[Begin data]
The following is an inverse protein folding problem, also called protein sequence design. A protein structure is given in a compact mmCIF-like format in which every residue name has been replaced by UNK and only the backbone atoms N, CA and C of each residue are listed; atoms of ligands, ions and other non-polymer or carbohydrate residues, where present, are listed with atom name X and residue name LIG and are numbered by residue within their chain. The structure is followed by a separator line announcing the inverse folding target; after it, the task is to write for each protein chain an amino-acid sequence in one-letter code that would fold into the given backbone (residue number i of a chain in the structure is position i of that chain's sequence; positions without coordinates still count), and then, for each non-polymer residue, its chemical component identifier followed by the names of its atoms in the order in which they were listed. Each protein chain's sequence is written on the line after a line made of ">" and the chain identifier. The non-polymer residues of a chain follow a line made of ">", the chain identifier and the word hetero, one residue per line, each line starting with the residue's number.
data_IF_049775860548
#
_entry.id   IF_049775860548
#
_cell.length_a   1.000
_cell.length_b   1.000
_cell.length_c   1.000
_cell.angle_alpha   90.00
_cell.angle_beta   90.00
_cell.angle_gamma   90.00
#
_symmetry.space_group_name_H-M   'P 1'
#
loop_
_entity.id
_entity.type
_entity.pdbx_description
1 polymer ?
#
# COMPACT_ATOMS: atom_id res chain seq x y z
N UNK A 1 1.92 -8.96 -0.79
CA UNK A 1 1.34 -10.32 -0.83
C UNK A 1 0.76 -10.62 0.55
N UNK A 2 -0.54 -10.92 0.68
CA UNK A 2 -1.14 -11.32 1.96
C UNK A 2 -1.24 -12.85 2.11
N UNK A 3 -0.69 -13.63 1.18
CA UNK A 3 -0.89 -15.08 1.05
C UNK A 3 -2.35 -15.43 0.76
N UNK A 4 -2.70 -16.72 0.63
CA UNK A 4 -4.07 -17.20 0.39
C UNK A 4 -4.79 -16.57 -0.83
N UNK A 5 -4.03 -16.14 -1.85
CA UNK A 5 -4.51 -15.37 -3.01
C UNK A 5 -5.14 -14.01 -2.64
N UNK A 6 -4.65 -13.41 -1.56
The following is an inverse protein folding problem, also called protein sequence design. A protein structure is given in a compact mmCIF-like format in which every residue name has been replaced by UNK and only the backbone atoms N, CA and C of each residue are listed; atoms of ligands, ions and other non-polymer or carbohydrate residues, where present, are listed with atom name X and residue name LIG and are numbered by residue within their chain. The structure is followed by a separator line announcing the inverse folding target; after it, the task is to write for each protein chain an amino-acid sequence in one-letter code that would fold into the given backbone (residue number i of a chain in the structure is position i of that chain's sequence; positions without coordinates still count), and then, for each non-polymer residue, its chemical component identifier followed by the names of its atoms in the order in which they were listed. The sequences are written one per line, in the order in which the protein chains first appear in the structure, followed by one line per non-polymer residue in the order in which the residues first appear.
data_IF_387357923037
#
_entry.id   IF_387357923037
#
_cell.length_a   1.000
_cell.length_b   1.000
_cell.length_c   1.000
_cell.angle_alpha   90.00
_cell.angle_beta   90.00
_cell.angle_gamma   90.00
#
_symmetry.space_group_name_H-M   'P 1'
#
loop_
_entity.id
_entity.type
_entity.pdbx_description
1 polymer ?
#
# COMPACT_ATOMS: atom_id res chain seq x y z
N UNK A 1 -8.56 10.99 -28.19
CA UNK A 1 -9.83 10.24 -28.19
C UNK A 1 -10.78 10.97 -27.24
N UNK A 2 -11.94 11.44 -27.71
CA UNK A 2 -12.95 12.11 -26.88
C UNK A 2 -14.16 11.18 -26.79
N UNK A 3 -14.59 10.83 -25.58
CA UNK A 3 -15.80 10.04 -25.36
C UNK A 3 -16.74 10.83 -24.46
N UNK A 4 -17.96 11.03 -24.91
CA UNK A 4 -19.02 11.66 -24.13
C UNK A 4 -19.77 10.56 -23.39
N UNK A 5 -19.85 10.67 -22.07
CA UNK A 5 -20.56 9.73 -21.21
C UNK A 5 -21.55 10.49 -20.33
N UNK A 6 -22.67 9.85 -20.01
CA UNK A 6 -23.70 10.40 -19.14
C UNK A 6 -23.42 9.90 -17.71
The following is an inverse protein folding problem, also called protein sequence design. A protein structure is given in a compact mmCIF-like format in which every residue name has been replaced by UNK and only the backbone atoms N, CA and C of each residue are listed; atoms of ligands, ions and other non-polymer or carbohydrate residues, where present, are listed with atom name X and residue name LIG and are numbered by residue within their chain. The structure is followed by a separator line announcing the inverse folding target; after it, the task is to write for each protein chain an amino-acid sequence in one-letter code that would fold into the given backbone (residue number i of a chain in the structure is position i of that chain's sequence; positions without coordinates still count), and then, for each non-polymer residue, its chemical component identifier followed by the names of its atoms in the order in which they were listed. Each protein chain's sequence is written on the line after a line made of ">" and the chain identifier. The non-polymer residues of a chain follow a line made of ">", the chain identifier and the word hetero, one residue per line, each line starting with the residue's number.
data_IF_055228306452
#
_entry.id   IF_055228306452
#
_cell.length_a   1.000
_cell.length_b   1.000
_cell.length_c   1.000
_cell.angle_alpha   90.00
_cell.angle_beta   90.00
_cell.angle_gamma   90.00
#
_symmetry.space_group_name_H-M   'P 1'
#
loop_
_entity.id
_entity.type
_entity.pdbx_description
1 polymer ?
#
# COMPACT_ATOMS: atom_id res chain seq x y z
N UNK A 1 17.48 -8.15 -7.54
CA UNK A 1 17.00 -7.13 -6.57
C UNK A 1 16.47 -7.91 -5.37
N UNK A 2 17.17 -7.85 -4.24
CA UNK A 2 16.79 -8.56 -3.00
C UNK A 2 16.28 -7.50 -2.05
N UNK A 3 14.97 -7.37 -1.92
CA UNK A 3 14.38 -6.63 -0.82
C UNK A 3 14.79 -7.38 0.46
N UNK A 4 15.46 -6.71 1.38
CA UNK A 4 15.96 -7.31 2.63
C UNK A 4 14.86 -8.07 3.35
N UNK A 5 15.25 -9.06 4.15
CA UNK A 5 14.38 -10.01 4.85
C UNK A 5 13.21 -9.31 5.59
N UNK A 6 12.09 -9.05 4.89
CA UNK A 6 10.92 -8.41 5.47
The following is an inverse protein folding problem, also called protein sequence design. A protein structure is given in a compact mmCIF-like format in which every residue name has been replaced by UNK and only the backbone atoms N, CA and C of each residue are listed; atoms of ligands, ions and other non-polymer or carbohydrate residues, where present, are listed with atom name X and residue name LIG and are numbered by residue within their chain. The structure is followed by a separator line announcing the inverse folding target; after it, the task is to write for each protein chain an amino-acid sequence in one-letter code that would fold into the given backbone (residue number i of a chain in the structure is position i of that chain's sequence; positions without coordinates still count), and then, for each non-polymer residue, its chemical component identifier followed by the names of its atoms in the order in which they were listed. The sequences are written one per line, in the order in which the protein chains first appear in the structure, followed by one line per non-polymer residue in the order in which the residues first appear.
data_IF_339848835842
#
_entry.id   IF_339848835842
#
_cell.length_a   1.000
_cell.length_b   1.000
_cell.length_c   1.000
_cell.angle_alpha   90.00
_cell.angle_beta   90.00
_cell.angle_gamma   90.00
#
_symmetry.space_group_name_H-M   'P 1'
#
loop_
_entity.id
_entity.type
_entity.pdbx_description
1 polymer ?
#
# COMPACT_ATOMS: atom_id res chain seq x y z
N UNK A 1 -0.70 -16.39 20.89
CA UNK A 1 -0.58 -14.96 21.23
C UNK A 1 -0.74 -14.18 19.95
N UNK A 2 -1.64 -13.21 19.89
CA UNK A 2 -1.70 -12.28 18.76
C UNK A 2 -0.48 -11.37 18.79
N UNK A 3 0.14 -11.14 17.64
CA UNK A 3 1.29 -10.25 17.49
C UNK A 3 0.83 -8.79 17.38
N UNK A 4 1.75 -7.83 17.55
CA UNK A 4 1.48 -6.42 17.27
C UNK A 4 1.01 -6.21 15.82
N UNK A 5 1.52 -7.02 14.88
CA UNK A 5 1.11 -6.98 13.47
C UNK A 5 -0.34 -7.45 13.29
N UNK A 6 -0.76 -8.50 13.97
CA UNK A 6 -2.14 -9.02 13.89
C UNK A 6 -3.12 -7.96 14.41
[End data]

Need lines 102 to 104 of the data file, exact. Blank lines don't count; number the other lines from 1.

CA UNK A 2 16.79 -8.56 -3.00
C UNK A 2 16.28 -7.50 -2.05
N UNK A 3 14.97 -7.37 -1.92